Areas of Expertise for Media Inquiries:
Eco-Hydrology, Hydrological Modeling, Forest Hydrology, Remote Sensing, Sensor Development
I work as a Researcher at the Department Catchment Hydrology at the Helmholtz-Centre for Environmental Research in Leipzig. My research includes eco-hydrology, remote sensing, and sensor development.
My motivation lies in further investigating the use of unconventional, currently untapped, water resources in the GCC region. This motivation is strongly linked to my research activities in the Dhofar cloud forests of Oman. In many Arab countries water scarcity is of high priority – not only in the field of natural resources, but also related to engineering or social and policy related fields. Dhofar and especially its mountain and coastal regions are home to different opportunities to harvest unconventional water ranging from fog harvesting, the utilization of cyclone-triggered flash floods, submarine groundwater discharge, to the utilization of treated water. Providing ways and technologies to manage and use these different water resources is a topic I would like to explore together with scientists of the AGYA.
- Member of the AGYA Working Group Energy, Water and Environment: We plan to come up with a catalogue of Arab and German opinions on controversial technologies. My major interest in this context is a focus on water related topics.
- Instrumentation/methods development for improved canopy water storage estimates: Rainfall interception by forest canopies is a key process in hydrological models. Classically, interception is derived through rainfall budgeting below the canopy and in the open. We aim to develop and compare new, more direct methods, to quantify forest rainfall interception.
- Groundwater from clouds – coupling regional groundwater modeling with recharge scenarios based on cloud forest distribution: Several projects have focused on the specific eco-hydrology of the Dhofar cloud forest in Oman. Specifically, the natural tree vegetation has the ability to capture cloud water and transport it efficiently to deeper soil layers. This has been studied in detail for different tree species at selected sites. Our aim is to regionalize these findings in order to (i) derive recharge scenarios for groundwater models, and to (ii) assess the effect of de- or re-forestation on the groundwater resources fed through the Dhofar Mountains.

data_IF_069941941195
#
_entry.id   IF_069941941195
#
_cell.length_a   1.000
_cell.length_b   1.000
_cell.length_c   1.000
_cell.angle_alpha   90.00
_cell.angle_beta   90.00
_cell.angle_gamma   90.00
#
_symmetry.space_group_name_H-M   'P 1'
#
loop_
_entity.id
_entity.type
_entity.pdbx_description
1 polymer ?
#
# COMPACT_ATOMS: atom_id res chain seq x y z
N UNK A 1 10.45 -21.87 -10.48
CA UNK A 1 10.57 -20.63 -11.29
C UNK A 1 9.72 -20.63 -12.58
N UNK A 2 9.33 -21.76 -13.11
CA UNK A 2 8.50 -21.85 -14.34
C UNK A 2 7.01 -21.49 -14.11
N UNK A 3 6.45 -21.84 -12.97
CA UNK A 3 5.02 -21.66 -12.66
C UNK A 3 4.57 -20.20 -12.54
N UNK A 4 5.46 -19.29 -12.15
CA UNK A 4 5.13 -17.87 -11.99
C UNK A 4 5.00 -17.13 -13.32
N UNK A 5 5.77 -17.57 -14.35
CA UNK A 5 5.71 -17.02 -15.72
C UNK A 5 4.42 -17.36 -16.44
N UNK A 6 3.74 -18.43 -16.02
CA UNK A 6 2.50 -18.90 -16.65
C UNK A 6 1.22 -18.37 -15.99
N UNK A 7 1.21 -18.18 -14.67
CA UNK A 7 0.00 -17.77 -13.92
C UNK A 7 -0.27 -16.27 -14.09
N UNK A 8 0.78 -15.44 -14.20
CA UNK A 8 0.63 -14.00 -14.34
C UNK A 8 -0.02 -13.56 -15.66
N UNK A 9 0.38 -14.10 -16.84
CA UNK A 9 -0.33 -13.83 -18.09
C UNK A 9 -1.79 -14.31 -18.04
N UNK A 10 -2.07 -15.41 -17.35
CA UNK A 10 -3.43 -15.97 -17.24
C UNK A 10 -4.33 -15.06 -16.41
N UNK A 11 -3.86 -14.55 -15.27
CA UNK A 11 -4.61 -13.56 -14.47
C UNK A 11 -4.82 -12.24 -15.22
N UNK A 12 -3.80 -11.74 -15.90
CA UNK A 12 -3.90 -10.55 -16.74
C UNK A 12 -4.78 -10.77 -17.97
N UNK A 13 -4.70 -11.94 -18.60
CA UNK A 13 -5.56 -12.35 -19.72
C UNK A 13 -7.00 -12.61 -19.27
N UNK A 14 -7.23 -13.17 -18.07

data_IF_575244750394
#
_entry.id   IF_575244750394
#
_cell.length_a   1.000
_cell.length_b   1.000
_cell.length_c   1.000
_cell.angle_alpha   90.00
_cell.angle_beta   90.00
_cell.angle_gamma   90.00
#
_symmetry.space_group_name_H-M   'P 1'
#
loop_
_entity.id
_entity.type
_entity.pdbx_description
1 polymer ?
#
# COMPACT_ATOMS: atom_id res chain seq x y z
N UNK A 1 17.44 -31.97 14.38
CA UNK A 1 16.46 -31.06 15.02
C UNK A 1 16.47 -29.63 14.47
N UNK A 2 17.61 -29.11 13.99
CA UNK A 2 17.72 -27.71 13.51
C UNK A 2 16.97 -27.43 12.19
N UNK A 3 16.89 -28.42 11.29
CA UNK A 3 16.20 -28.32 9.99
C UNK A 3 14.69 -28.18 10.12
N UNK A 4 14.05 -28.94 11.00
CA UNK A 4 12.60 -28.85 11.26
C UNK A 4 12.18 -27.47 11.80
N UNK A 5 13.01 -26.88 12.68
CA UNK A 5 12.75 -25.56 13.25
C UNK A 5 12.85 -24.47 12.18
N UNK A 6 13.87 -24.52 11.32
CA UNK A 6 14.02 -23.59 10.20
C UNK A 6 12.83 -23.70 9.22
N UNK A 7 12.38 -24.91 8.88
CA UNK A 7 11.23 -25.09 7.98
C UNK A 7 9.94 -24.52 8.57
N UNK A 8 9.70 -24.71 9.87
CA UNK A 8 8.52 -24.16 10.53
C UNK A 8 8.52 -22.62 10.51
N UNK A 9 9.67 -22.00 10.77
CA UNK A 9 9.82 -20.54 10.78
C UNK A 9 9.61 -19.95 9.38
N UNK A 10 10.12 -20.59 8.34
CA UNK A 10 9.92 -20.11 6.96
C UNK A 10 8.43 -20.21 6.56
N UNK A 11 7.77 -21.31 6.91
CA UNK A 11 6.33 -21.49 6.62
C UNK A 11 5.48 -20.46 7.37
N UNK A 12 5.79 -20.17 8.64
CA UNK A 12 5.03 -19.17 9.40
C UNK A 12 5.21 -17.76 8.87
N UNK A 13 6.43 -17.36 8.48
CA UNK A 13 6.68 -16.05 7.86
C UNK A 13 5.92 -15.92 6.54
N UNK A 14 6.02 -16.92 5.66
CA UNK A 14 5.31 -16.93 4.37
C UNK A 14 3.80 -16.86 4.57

|2014 -||Scientist, Department Catchment Hydrology, Helmholtz-Centre for Environmental Research – UFZ; Leipzig, Germany|
|2012 - 2014||Coordinator/Scientist, Coordination and Integration of Water Sciences (CIWAS), UFZ; Leipzig, Germany|
|2011||Consultant, The Research Council (TRC); Muscat, Sultanate of Oman (In cooperation with the Helmholtz Association, conducted by three Helmholtz partners (UFZ, GFZ, and GEOMAR))|
|2009||Post-doc, Department of Computational Hydrosystems, UFZ; Leipzig, Germany|
|2008||PhD, Department of Water Resources Management, Faculty of Civil Engineering & Geosciences, Delft University of Technology; The Netherlands|
|2002||Diploma (M.Sc. equivalent) in Geography (minors: Urban Planning & Development Sociology), University of Bonn; Germany|
|1999 - 2004||Research Assistant, Center for Development Research (ZEF), Department of Ecology and Resource Management, University of Bonn; Germany|
- Friesen, J., Lundquist, J. D. & Van Stan, J. T. (2014). Evolution of forest precipitation water storage measurement methods, Hydrological Processes, doi: 10.1002/hyp.10376.
- Friesen, J., Steele-Dunne, S. & Giesen, N. van de (2012). Diurnal differences in global ERS scatterometer backscatter observations of the land surface, IEEE Trans. on Geosci. Remote Sens., 50(7): 2595-2602.
- Friesen, J., Beek, C. van, Selker, J., Savenije, H. H. G. & Giesen, N. van de (2008). Tree Rainfall Interception Measured by Stem Compression, Water Resources Research, 44, W00D15, doi:10.1029/2008WR007074.
see a full list of publications>